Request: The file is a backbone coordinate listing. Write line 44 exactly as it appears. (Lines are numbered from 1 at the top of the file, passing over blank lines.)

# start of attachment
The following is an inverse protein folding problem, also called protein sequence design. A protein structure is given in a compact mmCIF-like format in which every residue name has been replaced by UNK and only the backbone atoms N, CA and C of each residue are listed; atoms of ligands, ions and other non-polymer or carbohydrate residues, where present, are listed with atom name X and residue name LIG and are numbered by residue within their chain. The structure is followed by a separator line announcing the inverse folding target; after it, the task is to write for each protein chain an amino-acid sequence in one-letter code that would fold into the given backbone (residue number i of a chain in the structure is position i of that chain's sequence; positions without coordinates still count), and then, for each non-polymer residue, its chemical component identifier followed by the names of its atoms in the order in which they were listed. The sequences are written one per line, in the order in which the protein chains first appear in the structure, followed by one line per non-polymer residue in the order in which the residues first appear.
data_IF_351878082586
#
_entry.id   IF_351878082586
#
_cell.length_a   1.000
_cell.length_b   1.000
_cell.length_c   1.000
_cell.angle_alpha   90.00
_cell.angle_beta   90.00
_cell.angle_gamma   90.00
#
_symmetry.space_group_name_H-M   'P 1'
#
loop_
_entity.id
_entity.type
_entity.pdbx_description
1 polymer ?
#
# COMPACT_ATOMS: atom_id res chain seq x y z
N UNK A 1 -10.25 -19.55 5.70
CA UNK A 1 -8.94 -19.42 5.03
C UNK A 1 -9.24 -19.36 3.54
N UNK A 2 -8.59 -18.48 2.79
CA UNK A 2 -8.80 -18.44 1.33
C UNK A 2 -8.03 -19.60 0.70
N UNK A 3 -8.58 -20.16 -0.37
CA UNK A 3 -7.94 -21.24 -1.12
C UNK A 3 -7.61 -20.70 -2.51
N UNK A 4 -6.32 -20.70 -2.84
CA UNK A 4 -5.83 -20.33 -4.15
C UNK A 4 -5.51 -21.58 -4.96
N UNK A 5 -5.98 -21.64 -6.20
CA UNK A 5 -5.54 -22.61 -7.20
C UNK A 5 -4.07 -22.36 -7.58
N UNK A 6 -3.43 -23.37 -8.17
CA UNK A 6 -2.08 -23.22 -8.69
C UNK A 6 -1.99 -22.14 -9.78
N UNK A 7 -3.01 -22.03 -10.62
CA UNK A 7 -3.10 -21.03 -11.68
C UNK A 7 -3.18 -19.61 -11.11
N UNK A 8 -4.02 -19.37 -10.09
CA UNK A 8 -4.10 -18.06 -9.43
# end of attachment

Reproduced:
CA UNK A 8 -4.10 -18.06 -9.43